Nurses boost nation’s blood stocks

Nurses along the mid and north coast of New South Wales have banded together to boost blood reserves for the Australian Red Cross.

With national blood stocks at dangerously low levels this winter, hundreds of nurses are rolling up their sleeves in a show of support for the Unions for Transfusions campaign.

Blood drives were held in hospitals across Port Macquarie, Kempsey, Coffs Harbour, Grafton, Lismore and Tweed Heads, as part of a statewide campaign to bolster depleted blood reserves.

Organised by the NSWNA, Unions NSW and the Australian Red Cross Blood Service, the campaign drew a big response at the Port Macquarie Base Hospital, where more than 300 people turned up to a “blood drive barbeque” and as many as 60 nurses pledged to donate blood.

NSWNA branch secretary Lynda Binskin was pleased with the turn out, saying that all the nurses and midwives who took part were “very positive and happy to be involved.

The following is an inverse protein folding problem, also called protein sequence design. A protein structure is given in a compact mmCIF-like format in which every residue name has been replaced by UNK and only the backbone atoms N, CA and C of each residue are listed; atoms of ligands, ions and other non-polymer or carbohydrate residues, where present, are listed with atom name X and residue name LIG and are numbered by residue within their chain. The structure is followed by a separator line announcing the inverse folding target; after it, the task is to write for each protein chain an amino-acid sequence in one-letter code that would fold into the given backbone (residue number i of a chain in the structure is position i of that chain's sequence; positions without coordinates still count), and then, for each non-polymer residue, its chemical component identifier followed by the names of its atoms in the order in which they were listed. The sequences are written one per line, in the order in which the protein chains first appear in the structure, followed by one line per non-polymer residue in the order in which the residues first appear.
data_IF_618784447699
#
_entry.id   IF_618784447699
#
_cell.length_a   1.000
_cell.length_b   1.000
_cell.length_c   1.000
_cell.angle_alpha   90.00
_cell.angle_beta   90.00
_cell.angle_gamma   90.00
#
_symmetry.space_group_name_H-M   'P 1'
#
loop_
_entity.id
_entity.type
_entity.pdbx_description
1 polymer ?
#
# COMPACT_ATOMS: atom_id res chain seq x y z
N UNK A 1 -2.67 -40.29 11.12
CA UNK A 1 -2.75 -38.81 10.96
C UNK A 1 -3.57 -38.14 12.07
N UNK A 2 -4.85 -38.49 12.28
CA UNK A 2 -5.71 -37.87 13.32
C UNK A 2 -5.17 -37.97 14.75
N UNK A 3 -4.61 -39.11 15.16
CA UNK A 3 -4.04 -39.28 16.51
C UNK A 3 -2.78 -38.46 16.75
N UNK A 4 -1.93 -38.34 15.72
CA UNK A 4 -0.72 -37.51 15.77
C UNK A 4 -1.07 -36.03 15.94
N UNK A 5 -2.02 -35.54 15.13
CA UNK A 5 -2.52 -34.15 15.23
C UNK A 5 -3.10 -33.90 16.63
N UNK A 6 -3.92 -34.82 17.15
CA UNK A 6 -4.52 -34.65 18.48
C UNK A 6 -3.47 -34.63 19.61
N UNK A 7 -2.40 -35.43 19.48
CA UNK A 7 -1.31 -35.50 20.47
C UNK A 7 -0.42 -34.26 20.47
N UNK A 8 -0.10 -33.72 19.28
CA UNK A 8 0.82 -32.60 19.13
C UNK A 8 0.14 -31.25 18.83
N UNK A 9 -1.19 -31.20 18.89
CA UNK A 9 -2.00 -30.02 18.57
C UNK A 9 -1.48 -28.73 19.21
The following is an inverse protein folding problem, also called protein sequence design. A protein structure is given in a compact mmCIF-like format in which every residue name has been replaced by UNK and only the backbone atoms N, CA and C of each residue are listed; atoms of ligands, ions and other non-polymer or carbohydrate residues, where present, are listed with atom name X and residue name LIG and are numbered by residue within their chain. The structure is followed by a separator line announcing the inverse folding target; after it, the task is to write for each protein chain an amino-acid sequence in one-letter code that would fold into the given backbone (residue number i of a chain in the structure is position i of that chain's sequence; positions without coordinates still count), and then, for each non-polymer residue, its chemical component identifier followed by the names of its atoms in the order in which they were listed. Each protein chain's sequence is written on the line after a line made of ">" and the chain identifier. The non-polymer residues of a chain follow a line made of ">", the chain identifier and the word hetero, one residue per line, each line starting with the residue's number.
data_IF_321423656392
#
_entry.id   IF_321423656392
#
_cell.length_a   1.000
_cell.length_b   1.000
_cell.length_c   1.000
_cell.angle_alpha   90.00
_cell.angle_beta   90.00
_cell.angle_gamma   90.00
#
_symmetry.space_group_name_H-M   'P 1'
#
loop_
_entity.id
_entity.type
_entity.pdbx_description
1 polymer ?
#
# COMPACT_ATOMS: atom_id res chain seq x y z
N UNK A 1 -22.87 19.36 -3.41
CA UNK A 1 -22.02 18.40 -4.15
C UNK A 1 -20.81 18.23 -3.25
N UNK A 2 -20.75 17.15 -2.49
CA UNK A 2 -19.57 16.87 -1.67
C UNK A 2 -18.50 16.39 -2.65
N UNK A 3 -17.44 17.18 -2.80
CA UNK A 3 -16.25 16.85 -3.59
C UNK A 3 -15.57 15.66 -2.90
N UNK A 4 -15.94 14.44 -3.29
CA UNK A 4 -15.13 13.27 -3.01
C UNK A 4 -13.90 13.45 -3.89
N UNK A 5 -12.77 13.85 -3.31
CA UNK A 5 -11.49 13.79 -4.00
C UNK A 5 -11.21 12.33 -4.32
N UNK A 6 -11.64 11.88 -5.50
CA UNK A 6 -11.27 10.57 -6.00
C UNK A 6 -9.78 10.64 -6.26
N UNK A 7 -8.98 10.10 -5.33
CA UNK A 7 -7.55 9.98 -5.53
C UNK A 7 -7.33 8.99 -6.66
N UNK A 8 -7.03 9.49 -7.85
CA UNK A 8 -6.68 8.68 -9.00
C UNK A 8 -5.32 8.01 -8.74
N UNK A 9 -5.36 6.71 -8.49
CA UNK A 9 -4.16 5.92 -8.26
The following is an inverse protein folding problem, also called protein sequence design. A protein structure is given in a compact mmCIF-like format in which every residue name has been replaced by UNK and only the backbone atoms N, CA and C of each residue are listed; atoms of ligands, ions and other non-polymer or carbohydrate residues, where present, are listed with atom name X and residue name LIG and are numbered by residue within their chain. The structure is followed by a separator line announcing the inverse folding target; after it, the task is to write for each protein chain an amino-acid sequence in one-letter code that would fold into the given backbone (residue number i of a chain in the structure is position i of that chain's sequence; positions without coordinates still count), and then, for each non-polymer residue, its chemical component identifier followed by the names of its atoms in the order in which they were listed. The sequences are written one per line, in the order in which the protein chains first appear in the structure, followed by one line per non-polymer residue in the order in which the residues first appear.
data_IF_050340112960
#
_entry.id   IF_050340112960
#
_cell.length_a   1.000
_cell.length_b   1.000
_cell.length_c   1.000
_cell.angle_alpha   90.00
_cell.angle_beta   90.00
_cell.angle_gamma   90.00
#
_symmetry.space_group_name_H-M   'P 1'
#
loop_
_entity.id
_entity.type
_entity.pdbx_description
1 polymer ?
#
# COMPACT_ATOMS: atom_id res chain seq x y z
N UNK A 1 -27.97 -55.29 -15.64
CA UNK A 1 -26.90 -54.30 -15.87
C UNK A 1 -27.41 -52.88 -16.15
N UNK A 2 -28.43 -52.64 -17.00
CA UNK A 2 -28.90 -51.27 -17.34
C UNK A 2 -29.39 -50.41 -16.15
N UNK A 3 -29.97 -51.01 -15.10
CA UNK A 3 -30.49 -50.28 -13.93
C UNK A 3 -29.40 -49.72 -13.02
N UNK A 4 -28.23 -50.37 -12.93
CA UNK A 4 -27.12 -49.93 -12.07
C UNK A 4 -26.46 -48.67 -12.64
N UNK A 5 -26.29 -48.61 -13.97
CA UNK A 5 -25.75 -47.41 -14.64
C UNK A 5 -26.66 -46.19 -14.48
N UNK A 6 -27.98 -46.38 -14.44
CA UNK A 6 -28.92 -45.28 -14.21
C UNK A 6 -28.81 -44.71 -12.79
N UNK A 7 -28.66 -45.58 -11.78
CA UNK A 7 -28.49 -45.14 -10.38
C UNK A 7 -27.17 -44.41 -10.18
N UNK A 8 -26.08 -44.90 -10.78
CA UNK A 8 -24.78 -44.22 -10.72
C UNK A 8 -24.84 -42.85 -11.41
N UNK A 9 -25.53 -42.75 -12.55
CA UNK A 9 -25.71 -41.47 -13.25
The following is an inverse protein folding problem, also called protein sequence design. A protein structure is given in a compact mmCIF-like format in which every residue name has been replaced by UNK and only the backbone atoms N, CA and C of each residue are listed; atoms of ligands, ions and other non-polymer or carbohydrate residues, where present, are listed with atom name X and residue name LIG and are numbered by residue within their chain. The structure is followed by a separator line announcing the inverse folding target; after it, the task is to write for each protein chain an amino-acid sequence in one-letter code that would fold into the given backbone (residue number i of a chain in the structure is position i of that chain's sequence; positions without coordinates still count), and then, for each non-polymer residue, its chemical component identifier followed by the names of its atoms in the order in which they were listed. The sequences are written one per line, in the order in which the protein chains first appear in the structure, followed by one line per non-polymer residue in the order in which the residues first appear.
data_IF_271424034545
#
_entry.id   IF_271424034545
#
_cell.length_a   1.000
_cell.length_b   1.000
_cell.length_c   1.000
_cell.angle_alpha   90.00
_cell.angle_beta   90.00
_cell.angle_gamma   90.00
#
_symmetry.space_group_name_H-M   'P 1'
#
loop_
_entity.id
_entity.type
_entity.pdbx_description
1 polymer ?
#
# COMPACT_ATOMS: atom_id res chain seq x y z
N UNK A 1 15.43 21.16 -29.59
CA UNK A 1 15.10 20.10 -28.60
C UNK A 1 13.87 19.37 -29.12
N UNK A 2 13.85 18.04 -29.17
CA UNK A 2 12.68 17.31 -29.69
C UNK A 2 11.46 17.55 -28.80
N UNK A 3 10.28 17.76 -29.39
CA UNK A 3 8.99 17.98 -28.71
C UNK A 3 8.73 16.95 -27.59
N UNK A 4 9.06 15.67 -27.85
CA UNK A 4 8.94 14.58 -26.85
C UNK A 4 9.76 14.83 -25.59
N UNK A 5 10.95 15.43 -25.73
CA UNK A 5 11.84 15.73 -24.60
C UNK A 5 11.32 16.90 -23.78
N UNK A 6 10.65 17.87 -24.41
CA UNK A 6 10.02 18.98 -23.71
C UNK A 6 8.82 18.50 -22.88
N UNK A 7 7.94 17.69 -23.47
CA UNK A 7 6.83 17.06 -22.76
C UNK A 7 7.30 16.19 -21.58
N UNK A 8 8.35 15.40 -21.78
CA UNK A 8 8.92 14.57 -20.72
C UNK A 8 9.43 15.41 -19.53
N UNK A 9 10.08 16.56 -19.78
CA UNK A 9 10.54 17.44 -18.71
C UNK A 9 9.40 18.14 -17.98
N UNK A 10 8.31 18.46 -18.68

“We ran a sausage sizzle here at the Base and publicised that. The local newspaper supported the initiative and took photos and we got a lot of publicity that way, which was very good,” Lynda told The Lamp. “We had over 60 people commit to donating blood and I was one of them.”

The barbeque and blood drive made such an impression on the Port Macquarie Base Hospital RN, that she made a pledge to give blood, for the very first time.

“I’m embarrassed to say that I’ve never given blood, but I’m happy to now that I’ve made a commitment to do that and I know that quite a few other members did the same,” Lynda told The Lamp.

Since becoming a blood donor and taking part in the campaign, Lynda has begun to see the importance of giving blood and urges other nurses to do the same.

“Just do it,” Lynda said. “You’re doing something for your community and you never know when you or your loved ones are going to need blood.”

Every blood donation helps to save the lives of up to three people, according to the Australian Red Cross, and anyone between the ages of 16 to 70 can become a blood donor if they are in good health.

NSWNA General Secretary Brett Holmes reminded nurses of the importance of giving blood at the launch of the Unions for Transfusions campaign.

“It’s easy and only takes an hour of your time,” Brett said. “It’s important to know that it is not only road trauma victims who require blood. Blood helps cancer patients, people undergoing emergency surgery, burns victims and those on renal dialysis.”

Giving blood takes approximately one hour, with the actual donation time being around 10 to 15 minutes.

To find out more about donating visit